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    Hey,

    I'm graduating this year with a degree in physics, and I've been looking at postgrad degrees focussed on programming (particularly those aimed towards careers in the video game/entertainment industry).

    I learned basic matlab and fortran as an undergrad, and I'm currently teaching myself C++ as most courses require good C++ knowledge for entry.

    I emailed the university I'm interested in attending and asked for guidance on how much C++ knowledge I should have prior to applying for the course. The response I received essentially said that they occasionally take people with less programming knowledge as long as 'they demonstrate enthusiasm'. I have a lot of extracurriculars so I think I'll make a decent applicant, but he also added that 'a portfolio of interesting work' would help my case. :eek:

    Hmmm. I'm not sure exactly what I should be submitting. I've been thinking about creating a simple game using C++ (like.. space invaders, or something). I also have an app I made using MIT app inventor, but it's not exactly 'real programming' (it uses building blocks). I guess I could send him a couple of the fortran programs I wrote as an undergrad, but they are.. far from interesting (calculating phonon bands and density of states... hah).

    Advice would be greeeat. Are these ideas too boring? Do I need to go back to the drawing board? I have three research projects (two to be published) but they're all obviously physics-related and so I doubt they're relevant enough to be mentioned.
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    (Original post by k3ro)
    Hey,

    I'm graduating this year with a degree in physics, and I've been looking at postgrad degrees focussed on programming (particularly those aimed towards careers in the video game/entertainment industry).

    I learned basic matlab and fortran as an undergrad, and I'm currently teaching myself C++ as most courses require good C++ knowledge for entry.

    I emailed the university I'm interested in attending and asked for guidance on how much C++ knowledge I should have prior to applying for the course. The response I received essentially said that they occasionally take people with less programming knowledge as long as 'they demonstrate enthusiasm'. I have a lot of extracurriculars so I think I'll make a decent applicant, but he also added that 'a portfolio of interesting work' would help my case. :eek:

    Hmmm. I'm not sure exactly what I should be submitting. I've been thinking about creating a simple game using C++ (like.. space invaders, or something). I also have an app I made using MIT app inventor, but it's not exactly 'real programming' (it uses building blocks). I guess I could send him a couple of the fortran programs I wrote as an undergrad, but they are.. far from interesting (calculating phonon bands and density of states... hah).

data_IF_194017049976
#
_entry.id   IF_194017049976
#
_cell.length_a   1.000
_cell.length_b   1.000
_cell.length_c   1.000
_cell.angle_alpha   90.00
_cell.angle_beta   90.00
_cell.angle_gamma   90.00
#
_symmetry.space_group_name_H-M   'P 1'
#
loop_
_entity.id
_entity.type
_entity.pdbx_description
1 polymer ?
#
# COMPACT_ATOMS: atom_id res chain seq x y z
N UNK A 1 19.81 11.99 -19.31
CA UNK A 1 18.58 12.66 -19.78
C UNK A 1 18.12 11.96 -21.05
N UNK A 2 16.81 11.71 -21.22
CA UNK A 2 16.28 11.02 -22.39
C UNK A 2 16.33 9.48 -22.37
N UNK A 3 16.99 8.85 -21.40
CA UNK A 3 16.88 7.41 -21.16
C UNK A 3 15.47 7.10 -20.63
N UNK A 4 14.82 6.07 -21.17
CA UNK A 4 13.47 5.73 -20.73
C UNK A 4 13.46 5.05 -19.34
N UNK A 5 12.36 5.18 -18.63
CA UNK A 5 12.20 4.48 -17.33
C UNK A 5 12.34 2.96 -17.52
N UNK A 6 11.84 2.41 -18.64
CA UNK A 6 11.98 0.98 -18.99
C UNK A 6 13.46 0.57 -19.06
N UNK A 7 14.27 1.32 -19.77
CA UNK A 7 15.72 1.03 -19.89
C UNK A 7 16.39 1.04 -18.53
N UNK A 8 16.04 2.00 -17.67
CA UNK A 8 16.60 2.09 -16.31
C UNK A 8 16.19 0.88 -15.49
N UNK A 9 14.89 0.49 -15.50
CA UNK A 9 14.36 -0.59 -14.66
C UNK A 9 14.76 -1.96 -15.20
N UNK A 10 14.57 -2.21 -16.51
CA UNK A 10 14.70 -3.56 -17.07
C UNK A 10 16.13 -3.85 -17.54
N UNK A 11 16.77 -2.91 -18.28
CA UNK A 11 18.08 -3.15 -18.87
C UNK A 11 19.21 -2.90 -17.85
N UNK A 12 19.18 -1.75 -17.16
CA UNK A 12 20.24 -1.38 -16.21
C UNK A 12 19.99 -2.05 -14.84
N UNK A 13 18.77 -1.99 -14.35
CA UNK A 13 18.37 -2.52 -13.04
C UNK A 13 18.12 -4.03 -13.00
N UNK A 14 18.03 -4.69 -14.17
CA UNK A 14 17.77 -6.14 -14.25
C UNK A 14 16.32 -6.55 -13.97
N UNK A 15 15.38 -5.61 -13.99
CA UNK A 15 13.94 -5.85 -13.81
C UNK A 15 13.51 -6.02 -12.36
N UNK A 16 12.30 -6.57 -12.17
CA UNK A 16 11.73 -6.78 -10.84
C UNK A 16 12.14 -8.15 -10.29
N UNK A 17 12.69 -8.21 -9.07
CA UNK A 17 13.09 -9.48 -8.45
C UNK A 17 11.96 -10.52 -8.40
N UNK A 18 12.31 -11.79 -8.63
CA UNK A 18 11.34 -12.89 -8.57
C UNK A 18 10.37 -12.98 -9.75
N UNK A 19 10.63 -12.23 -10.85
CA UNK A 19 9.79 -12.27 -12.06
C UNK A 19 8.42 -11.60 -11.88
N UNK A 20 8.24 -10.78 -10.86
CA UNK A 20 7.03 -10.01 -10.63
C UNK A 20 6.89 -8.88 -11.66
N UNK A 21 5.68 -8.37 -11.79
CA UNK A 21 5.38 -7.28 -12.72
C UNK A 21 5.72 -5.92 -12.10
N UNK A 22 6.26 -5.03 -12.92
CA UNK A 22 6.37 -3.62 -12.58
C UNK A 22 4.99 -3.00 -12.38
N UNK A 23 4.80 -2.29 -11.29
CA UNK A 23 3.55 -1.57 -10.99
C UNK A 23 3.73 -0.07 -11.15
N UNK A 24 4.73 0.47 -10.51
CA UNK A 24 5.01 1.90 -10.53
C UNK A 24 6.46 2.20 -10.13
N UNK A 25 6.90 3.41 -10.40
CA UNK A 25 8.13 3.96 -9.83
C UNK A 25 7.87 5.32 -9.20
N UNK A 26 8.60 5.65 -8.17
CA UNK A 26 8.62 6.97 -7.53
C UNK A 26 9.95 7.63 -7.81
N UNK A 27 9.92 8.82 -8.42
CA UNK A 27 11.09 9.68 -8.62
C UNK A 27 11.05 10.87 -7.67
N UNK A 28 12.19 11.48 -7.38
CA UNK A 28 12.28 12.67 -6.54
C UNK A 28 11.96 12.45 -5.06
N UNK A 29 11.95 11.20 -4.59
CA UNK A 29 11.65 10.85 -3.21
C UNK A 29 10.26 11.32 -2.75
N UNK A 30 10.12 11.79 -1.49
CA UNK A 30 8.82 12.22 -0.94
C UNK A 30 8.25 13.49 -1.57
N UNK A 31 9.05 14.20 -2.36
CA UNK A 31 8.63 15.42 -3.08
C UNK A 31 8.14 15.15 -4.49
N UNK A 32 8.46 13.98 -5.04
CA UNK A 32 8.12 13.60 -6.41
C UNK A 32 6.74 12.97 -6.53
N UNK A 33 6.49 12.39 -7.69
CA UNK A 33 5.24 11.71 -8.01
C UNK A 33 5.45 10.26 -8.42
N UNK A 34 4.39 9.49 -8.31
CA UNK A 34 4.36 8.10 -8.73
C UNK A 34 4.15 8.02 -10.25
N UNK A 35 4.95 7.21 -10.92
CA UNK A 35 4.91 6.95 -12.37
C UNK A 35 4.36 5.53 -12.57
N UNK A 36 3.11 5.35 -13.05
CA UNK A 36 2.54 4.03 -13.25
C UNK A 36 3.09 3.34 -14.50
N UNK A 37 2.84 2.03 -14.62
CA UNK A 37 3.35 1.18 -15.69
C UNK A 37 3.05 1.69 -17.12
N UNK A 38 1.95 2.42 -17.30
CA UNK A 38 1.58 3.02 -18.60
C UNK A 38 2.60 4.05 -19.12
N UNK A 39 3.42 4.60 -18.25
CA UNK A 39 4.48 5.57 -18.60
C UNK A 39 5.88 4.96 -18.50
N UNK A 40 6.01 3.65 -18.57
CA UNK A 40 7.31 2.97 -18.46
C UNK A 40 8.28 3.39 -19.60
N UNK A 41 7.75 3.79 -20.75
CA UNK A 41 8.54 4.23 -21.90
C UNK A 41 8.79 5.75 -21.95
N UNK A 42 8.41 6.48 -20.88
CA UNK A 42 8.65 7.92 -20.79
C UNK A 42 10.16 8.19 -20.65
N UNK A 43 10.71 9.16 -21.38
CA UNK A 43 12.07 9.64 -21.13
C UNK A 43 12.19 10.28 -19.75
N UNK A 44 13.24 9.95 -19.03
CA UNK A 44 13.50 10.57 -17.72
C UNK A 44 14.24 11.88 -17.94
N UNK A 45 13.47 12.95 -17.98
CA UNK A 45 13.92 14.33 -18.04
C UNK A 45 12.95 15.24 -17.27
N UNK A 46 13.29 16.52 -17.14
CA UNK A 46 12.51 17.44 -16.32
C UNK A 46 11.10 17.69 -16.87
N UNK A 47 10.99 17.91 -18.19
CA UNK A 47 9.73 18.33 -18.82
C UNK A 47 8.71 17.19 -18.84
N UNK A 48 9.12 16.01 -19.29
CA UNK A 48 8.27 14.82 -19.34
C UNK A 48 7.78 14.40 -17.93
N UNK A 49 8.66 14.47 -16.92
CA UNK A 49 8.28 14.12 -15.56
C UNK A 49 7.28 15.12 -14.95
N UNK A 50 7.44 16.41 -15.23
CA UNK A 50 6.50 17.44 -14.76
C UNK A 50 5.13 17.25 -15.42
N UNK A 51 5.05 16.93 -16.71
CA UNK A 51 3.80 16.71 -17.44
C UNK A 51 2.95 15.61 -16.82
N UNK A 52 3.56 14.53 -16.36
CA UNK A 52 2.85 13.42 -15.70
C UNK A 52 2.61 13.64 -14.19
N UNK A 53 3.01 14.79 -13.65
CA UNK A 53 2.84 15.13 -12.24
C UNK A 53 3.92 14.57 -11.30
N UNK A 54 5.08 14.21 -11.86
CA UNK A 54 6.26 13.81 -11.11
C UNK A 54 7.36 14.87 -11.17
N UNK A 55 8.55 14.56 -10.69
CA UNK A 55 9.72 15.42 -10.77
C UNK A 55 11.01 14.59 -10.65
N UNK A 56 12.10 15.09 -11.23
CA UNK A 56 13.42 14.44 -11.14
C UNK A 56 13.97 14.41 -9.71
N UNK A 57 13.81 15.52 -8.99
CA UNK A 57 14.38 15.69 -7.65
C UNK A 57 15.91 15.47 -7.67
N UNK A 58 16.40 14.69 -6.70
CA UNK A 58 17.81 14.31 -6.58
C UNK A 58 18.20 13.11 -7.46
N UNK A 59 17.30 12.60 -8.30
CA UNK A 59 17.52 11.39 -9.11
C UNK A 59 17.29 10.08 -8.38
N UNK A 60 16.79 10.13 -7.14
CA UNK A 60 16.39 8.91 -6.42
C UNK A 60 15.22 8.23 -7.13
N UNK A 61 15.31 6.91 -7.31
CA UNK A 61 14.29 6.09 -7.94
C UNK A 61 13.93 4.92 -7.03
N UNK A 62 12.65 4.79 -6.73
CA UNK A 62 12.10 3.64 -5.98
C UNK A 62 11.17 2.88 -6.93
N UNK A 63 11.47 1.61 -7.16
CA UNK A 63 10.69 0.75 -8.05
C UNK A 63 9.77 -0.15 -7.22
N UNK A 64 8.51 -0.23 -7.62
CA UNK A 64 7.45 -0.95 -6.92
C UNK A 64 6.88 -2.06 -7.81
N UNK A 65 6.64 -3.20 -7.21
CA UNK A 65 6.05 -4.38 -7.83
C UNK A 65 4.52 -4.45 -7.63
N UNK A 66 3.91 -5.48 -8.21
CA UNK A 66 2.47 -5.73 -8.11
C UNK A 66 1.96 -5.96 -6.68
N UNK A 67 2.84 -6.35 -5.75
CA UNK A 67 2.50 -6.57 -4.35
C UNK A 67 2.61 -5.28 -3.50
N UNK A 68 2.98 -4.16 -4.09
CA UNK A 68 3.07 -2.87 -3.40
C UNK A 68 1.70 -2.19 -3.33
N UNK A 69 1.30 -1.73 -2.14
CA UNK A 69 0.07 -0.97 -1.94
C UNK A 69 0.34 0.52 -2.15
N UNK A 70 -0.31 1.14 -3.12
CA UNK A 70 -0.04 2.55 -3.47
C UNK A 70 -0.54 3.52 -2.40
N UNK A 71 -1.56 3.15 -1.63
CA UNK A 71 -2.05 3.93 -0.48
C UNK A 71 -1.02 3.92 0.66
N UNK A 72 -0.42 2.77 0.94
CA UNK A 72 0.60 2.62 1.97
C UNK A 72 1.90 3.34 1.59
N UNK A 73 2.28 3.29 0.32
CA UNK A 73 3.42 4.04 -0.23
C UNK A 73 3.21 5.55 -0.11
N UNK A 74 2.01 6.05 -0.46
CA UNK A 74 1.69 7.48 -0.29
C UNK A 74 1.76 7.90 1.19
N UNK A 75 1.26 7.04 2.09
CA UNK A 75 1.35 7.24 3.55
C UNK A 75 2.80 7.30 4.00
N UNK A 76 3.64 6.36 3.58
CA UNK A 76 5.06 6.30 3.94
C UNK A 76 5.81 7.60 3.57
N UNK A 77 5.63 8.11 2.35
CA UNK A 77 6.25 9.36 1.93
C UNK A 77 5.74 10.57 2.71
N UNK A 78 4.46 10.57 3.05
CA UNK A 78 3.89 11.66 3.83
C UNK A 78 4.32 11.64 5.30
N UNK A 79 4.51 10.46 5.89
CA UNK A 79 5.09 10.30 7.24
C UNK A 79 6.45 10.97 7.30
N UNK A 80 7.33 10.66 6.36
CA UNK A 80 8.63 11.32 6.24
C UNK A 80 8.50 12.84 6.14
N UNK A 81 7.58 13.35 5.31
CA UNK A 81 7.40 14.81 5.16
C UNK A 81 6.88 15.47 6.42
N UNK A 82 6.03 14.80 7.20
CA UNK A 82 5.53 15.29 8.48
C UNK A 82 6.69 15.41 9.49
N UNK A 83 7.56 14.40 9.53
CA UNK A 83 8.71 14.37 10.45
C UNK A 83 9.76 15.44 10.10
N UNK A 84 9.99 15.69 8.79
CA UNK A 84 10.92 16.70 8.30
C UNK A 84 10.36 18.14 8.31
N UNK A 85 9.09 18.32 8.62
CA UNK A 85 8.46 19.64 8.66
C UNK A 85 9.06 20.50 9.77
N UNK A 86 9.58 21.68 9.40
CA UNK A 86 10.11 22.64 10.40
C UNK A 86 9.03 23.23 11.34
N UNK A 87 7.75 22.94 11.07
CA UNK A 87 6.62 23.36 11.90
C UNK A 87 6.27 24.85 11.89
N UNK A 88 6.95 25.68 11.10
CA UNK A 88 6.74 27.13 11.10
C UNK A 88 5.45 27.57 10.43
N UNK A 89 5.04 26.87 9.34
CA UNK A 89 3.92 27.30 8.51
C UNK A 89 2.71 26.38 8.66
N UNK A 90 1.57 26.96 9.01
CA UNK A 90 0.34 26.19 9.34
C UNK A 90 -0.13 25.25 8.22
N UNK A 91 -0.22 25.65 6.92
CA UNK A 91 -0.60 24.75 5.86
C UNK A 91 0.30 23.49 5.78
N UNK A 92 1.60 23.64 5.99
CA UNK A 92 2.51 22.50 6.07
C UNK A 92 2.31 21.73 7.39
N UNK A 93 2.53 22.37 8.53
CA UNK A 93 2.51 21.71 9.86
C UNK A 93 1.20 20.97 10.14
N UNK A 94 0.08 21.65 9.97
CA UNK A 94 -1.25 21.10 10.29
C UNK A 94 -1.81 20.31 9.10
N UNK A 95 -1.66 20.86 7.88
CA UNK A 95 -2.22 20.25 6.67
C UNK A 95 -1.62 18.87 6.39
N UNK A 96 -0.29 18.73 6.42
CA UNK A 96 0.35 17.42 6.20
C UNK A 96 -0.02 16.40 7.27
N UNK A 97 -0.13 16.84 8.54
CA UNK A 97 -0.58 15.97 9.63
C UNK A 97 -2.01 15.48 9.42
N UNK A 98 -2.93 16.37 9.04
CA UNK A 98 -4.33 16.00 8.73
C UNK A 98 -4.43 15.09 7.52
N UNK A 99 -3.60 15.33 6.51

Advice would be greeeat. Are these ideas too boring? Do I need to go back to the drawing board? I have three research projects (two to be published) but they're all obviously physics-related and so I doubt they're relevant enough to be mentioned.
    Theres no such thing as too boring in this case. As long as you can prove that you are enthusiastic enough to do your own projects in your own time, thats what they are looking for.

    Github is a great place to upload and store these projects
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    I will be starting an Undergraduate degree in september in Computer Games Programming, but, I have no UCAS point but I got an unconditional offer as I have worked as a professional Games and 3D Applications programmer for 2 years (I will be 19 in may). During my interview I showed them the most visually pleasing projects I had. I found that even other programmers find it boring looking at code itself, they want to see what you can make that will keep them interested for long enough.

    My advice would be to pick up a C language (like C++ or C#[I mainly use C#]) and pick up a games engine (Unreal Engine 4 or Unity3D[I use Unity mainly]) and make something "pretty" that works (Stick with 2D unless you have some nice 3D modeling and texturing skills).

    The course leader I had my meeting with said that he gets to many people showing him really complex stuff that only half works and because my work was simple (not flappy bird level simple but working movement controls, networked multiplayer with chat, working GUI ect), it made the meeting short and when I left he had only seen good points with my work and the nice visuals kept his attention.

    So to get to the point, Simple and Working is good and Complex and half working/buggy isn't even worth your time and then just throw in some simple but nice to look at visuals

    P.s He was really impressed with the networking side of the games I had done and as a tip, networking in unity3d is really easy, you might want to look in a Package called TNet for unity as well, it makes networking even simpler.

    Sorry for rambling a bit but I hope that helps.
 
 
 
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